Getting into hot water

Published:  24 February, 2015

Chris Tranter advises on a new technology designed to make easier work of washroom safety in commercial environments.

Thorough and comprehensive infection control is an increasingly serious issue for any building used by the public.

One need only look at the healthcare sector to see why. Despite a significant reduction in cases of MRSA and Clostridium difficile, two of the most well-known hospital-acquired infections, UK hospital infection rates are still worryingly high.

Among others, two key causes for concern remain in the risk of Legionella and Pseudomonas. As we all know, 2012 saw a public outcry following the tragic death of three babies in a Northern Ireland hospital as a direct result of Pseudomonas bacteria found in the water supplies. More recently, a UK hospital was fined £350,000 over two Legionnaires’ disease deaths, where the issues were found to be inadequately cleaned shower heads and thermostatic valves on account of cleaning budget cuts. The sad reality is that both instances could have been prevented with some simple water safety measures.

The hospital environment, by its very nature, poses the greatest danger in terms of infection, but all public buildings have a duty of care to provide a clean and safe environment. This becomes an even more pressing issue in buildings occupied by the more vulnerable in society, such as schools with little children and care homes with elderly occupants. Now, more than ever, installers in the commercial field must stay abreast of the latest product developments that can help to optimise infection control against Legionella and Pseudomonas in public buildings.

Tackling the problem

As most installers will know, the primary method for tackling Legionella and Pseudomonas is the use of hot water. Both diseases are commonly found in water with temperatures of between 20ºc and 45ºc, therefore water must be stored at 60ºc or above to limit growth.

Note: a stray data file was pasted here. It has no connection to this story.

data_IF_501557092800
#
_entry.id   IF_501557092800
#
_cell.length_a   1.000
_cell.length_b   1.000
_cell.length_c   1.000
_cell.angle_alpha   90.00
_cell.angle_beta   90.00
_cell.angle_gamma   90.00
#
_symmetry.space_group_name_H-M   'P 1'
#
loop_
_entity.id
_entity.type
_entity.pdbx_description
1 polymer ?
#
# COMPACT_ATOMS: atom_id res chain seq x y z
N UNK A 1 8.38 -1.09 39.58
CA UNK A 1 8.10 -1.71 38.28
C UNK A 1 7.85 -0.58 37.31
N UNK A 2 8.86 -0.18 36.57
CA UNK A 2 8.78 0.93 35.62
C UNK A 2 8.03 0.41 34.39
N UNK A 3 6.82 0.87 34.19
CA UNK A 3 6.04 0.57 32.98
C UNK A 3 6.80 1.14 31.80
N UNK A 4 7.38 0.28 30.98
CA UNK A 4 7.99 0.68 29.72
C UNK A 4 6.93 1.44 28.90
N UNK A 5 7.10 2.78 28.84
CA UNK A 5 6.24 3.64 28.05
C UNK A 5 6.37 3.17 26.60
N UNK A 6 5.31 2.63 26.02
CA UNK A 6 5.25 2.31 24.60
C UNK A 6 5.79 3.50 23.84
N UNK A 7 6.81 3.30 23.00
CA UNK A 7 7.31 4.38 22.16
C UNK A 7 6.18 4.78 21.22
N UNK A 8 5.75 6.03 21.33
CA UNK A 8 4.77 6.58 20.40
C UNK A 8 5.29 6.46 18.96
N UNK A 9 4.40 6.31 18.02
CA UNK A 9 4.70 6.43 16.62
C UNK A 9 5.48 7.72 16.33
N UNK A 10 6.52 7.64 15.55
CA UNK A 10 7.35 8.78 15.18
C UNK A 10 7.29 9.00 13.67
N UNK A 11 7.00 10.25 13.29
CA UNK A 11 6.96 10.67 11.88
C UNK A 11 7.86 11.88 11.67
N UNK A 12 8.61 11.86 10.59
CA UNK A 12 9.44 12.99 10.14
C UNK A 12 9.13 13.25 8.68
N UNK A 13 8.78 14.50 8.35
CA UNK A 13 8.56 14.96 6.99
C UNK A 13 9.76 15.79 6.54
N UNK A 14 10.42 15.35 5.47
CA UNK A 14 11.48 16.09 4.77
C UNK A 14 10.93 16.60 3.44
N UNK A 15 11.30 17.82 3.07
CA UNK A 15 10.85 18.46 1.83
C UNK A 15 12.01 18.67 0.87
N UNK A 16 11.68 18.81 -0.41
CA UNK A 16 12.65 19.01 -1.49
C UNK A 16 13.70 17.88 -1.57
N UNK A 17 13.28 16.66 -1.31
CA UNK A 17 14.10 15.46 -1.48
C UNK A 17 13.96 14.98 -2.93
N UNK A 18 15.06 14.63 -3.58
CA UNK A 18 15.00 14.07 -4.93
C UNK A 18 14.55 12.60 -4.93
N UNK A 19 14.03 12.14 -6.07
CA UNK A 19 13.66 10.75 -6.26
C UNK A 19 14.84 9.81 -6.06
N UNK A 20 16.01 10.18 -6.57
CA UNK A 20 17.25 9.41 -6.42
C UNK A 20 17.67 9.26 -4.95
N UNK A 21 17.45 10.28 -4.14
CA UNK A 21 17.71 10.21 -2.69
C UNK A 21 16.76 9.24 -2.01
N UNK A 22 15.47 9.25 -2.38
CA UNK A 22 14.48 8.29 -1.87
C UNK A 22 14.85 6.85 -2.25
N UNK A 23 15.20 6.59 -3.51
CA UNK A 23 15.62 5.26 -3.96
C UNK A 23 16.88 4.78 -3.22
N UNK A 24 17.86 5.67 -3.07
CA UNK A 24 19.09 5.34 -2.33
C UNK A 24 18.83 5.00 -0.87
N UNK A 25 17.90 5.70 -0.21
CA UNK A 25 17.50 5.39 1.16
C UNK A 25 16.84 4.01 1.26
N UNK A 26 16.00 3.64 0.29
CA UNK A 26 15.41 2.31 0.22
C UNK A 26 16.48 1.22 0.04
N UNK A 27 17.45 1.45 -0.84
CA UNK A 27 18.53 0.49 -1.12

However, this entails another safety consideration – hot water temperature control. Each year, 20 people die and almost 600 are seriously injured from scalds caused by hot water. In the main, these incidents involve baths, but hand washing and showering facilities can pose very real hazards, too. 

The problem is that, if water reaches a tap at the stored temperature, people can be scalded and, in severe cases, receive third-degree burns in just five seconds. Injury from scalding is on the Department of Health’s ‘never events’ list, which means it must never happen and can be prevented. 

One current recommendation is the use of thermostatic mixing valves TMV3-approved anywhere hot water is delivered. For the highest level of protection, TMVs allow water to be stored and distributed at a high enough temperature to kill harmful bacteria, but reduce it to a safe temperature at the point of use by mixing it with the cold water supply. In addition, TMVs can maintain the desired water temperature even when the incoming water pressures/flow rates change.

Unfortunately, however, it is not as simple as an ‘install and go’. In order to ensure infection control is maintained, it is vital to check the water temperature at sentinel outlets on a regular basis and conduct a hot-water flush to ensure the supply and flow points remain uncontaminated.

Of course, for the typical public building already crippled with staff shortages and budget cuts, this additional maintenance – in terms of labour and cost – has posed an issue. Most traditional shower set-ups require a complete de-installation in order for the installer to access the supply point making it extremely cumbersome, and the recommended fortnightly maintenance flush has been deemed near impossible.

The good news, however, is that new technologies are coming to market to alleviate this issue. Bristan, for example, has recently launched the Opac bar shower with incorporated TMV3 control, which has been specifically designed to aid water temperature control and maintenance in the public and commercial sector.

The product features an integrated isolation and hot-flush mechanism, so that installers need only turn the two valves on the rear of the shower body, therefore eliminating the need for additional flushing equipment. To put the time saving into context, a typical hot water flush can take anywhere up to an hour with a traditional shower set-up whereas, with the Opac the method, this can be completed in just 10 minutes.

In addition, the shower features separate controls for temperature and flow with lever handles, making it easy to operate – a key consideration for the young, elderly or less able. Fully cool to the touch, the unit is safe to use as it never gets hotter than the mixed-water temperature.

Amid growing pressures on all those running public facilities to reduce infection count, the arrival to market of new technology designed to achieve the complex task of ensuring infection control and hot water temperature safety is timely. Therefore, for the installer working on the commercial front, the recommendation is to take stock of new developments that can help optimise occupant safety and, in turn, provide peace of mind for their customers.

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